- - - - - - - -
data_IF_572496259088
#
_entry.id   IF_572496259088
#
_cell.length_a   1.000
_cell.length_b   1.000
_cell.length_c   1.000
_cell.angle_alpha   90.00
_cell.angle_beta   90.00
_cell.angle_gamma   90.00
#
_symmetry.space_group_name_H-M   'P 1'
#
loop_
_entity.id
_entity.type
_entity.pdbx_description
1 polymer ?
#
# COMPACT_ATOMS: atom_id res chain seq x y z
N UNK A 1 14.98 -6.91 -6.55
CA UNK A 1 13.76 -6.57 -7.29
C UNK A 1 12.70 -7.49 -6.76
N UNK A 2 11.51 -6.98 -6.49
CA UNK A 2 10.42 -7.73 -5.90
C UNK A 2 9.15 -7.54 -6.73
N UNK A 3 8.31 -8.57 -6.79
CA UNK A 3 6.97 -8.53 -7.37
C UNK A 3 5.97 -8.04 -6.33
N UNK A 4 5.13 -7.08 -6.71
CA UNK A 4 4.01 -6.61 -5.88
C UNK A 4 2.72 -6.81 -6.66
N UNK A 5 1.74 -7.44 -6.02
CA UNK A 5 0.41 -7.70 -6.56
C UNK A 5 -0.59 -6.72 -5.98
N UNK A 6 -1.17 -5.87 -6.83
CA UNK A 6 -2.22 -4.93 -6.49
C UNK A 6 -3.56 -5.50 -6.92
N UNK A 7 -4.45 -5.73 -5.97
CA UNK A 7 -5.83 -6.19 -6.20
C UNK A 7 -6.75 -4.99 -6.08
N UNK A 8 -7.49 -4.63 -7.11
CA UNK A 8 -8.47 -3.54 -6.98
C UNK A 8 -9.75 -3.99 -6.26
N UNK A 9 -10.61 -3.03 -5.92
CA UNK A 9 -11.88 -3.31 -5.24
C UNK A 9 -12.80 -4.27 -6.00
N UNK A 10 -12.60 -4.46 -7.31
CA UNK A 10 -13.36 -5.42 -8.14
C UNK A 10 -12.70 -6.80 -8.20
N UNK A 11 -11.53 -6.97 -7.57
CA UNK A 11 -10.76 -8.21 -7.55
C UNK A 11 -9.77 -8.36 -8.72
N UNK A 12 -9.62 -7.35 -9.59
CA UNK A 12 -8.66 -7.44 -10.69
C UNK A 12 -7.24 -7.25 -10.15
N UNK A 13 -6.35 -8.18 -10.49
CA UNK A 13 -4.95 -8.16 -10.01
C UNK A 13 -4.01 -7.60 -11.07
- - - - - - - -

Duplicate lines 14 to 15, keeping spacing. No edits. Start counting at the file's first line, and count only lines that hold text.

loop_
_entity.id